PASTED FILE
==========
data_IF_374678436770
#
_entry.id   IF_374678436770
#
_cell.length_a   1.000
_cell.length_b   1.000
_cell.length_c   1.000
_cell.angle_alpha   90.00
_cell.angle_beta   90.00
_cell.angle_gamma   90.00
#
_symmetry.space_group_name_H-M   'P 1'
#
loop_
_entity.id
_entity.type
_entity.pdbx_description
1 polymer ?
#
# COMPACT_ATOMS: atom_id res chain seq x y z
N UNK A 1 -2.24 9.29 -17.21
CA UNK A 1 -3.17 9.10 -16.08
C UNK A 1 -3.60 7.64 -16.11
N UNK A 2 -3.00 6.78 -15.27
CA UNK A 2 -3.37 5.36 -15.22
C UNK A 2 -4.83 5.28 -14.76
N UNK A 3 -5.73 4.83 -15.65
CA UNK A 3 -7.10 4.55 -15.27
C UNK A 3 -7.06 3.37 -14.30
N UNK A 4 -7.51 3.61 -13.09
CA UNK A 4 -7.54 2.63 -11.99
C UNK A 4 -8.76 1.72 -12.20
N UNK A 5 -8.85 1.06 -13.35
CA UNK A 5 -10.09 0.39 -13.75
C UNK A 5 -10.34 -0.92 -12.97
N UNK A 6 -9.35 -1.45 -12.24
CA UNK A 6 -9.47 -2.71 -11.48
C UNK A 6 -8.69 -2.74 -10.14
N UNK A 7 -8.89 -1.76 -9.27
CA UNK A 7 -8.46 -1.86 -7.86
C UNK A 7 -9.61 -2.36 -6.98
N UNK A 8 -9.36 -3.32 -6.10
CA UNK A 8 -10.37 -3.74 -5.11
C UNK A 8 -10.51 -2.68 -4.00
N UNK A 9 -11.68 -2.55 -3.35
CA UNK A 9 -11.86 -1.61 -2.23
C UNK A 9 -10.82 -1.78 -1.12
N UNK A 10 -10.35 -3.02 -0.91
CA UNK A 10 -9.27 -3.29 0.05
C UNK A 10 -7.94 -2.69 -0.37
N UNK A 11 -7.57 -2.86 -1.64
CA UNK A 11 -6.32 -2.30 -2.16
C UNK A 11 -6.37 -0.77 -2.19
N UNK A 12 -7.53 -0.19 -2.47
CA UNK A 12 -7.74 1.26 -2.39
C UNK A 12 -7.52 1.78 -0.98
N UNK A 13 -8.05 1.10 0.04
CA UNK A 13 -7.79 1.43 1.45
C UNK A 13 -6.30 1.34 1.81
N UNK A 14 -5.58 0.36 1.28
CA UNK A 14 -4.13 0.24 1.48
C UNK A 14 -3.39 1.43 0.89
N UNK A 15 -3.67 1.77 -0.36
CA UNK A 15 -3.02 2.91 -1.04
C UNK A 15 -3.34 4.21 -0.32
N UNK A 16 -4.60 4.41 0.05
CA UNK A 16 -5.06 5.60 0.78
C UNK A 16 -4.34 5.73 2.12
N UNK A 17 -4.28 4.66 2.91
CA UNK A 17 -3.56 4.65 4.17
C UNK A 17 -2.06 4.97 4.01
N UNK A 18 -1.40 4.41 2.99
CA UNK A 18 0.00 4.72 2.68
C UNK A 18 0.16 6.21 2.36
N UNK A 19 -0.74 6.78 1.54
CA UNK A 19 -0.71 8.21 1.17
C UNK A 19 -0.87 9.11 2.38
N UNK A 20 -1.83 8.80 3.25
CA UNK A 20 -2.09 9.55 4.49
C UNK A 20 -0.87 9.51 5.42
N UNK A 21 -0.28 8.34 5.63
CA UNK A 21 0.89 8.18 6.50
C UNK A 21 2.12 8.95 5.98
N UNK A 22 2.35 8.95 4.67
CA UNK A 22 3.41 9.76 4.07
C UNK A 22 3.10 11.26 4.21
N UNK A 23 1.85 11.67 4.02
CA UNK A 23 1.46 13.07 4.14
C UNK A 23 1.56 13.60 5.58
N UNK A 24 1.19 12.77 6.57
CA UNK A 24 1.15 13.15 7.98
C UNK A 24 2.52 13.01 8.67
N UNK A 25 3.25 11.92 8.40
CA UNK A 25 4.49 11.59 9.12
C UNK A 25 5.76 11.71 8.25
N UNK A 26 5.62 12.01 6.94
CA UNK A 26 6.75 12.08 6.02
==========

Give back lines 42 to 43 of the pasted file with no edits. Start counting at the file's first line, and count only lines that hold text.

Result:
N UNK A 8 -9.36 -3.32 -6.10
CA UNK A 8 -10.37 -3.74 -5.11